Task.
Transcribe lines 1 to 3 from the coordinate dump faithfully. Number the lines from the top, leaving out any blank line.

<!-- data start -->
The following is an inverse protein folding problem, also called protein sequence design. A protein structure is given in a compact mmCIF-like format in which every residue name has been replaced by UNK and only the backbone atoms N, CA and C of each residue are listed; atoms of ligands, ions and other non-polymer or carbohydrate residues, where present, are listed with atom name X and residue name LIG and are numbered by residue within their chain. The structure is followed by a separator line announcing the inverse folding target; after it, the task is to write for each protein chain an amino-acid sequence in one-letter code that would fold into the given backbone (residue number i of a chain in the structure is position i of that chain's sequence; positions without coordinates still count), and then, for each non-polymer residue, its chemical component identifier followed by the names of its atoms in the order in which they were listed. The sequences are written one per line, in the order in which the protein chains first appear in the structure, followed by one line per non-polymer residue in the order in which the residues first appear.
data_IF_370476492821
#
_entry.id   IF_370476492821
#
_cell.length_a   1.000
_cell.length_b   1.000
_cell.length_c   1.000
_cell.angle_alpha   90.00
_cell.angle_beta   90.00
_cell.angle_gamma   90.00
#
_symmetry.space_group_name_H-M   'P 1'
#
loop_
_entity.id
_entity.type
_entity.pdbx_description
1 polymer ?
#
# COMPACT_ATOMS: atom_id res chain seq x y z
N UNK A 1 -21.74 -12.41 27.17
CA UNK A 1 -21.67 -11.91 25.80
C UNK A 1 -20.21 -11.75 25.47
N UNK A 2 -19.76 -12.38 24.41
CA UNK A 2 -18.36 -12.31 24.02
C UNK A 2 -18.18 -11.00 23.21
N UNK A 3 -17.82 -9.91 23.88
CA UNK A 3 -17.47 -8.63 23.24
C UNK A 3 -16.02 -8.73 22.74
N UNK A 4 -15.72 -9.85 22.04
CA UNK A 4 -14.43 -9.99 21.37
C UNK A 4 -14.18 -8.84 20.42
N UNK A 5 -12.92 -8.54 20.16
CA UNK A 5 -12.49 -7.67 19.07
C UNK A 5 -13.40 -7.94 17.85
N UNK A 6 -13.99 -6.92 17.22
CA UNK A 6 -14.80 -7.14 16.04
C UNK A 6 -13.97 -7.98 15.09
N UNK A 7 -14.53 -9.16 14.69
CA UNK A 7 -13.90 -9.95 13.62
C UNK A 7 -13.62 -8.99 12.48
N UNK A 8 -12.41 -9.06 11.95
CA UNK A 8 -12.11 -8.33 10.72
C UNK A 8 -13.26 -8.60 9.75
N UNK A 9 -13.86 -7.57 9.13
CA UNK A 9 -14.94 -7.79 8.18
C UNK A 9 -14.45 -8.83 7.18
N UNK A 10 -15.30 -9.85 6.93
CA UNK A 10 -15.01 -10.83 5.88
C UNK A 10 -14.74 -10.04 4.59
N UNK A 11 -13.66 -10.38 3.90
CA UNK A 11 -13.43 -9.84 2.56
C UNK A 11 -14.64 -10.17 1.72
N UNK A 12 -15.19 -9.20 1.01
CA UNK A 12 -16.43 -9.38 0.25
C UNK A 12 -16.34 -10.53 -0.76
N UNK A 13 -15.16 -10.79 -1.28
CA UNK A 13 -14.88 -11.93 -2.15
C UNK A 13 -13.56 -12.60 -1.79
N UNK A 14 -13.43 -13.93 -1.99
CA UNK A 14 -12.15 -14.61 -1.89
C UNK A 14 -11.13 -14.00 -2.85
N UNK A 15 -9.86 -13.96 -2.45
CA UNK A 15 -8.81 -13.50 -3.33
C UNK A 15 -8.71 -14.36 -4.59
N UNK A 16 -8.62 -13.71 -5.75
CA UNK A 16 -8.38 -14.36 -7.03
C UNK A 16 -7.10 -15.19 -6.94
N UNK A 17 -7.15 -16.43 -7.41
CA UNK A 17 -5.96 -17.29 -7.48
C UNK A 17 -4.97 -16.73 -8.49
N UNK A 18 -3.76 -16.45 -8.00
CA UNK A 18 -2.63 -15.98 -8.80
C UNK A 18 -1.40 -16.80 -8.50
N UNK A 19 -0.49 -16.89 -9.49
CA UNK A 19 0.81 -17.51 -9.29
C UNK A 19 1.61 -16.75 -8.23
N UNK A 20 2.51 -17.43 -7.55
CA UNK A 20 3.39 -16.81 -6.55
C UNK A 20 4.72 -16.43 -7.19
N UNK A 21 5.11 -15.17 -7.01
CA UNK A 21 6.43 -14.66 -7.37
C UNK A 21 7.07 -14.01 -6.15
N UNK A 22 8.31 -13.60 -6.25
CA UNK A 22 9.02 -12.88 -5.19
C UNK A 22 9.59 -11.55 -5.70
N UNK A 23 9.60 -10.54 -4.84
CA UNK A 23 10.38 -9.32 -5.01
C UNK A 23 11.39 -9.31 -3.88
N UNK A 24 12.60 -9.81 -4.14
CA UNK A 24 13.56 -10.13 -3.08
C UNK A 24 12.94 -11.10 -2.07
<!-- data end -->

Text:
The following is an inverse protein folding problem, also called protein sequence design. A protein structure is given in a compact mmCIF-like format in which every residue name has been replaced by UNK and only the backbone atoms N, CA and C of each residue are listed; atoms of ligands, ions and other non-polymer or carbohydrate residues, where present, are listed with atom name X and residue name LIG and are numbered by residue within their chain. The structure is followed by a separator line announcing the inverse folding target; after it, the task is to write for each protein chain an amino-acid sequence in one-letter code that would fold into the given backbone (residue number i of a chain in the structure is position i of that chain's sequence; positions without coordinates still count), and then, for each non-polymer residue, its chemical component identifier followed by the names of its atoms in the order in which they were listed. The sequences are written one per line, in the order in which the protein chains first appear in the structure, followed by one line per non-polymer residue in the order in which the residues first appear.
data_IF_370476492821
#